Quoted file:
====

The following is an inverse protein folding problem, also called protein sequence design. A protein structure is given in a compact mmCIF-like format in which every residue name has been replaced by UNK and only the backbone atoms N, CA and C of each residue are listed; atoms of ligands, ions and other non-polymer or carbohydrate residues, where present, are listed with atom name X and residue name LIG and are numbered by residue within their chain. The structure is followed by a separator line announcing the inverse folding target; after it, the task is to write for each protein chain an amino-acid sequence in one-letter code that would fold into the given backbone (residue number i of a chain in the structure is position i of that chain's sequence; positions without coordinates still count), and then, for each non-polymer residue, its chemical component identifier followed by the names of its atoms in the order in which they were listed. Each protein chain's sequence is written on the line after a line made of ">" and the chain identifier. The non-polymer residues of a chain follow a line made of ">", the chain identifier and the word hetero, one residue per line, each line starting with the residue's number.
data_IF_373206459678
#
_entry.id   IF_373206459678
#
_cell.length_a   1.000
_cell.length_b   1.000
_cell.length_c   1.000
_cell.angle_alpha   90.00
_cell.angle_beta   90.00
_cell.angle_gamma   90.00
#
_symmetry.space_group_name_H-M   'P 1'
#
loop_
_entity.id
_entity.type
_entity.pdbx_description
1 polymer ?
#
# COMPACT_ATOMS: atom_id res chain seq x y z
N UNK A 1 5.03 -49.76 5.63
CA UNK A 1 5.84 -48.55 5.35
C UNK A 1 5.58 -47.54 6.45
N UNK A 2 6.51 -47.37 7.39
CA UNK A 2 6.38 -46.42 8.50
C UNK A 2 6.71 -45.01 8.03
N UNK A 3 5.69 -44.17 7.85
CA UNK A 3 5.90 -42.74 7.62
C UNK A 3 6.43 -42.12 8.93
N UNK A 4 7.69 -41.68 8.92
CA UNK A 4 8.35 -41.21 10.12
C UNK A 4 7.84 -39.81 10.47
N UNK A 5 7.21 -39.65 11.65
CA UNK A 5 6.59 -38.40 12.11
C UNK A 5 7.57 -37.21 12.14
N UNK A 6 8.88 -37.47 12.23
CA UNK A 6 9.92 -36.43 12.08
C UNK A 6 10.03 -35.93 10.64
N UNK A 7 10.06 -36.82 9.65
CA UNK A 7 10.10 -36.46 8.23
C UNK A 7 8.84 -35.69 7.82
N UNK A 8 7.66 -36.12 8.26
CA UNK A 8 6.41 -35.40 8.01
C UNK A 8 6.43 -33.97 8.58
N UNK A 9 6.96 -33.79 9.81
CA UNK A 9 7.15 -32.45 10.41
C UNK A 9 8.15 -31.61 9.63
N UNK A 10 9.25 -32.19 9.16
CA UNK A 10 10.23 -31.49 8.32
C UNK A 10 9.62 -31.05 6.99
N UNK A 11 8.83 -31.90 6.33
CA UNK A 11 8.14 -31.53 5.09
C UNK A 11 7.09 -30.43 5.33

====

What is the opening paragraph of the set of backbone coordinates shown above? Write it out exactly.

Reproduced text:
The following is an inverse protein folding problem, also called protein sequence design. A protein structure is given in a compact mmCIF-like format in which every residue name has been replaced by UNK and only the backbone atoms N, CA and C of each residue are listed; atoms of ligands, ions and other non-polymer or carbohydrate residues, where present, are listed with atom name X and residue name LIG and are numbered by residue within their chain. The structure is followed by a separator line announcing the inverse folding target; after it, the task is to write for each protein chain an amino-acid sequence in one-letter code that would fold into the given backbone (residue number i of a chain in the structure is position i of that chain's sequence; positions without coordinates still count), and then, for each non-polymer residue, its chemical component identifier followed by the names of its atoms in the order in which they were listed. Each protein chain's sequence is written on the line after a line made of ">" and the chain identifier. The non-polymer residues of a chain follow a line made of ">", the chain identifier and the word hetero, one residue per line, each line starting with the residue's number.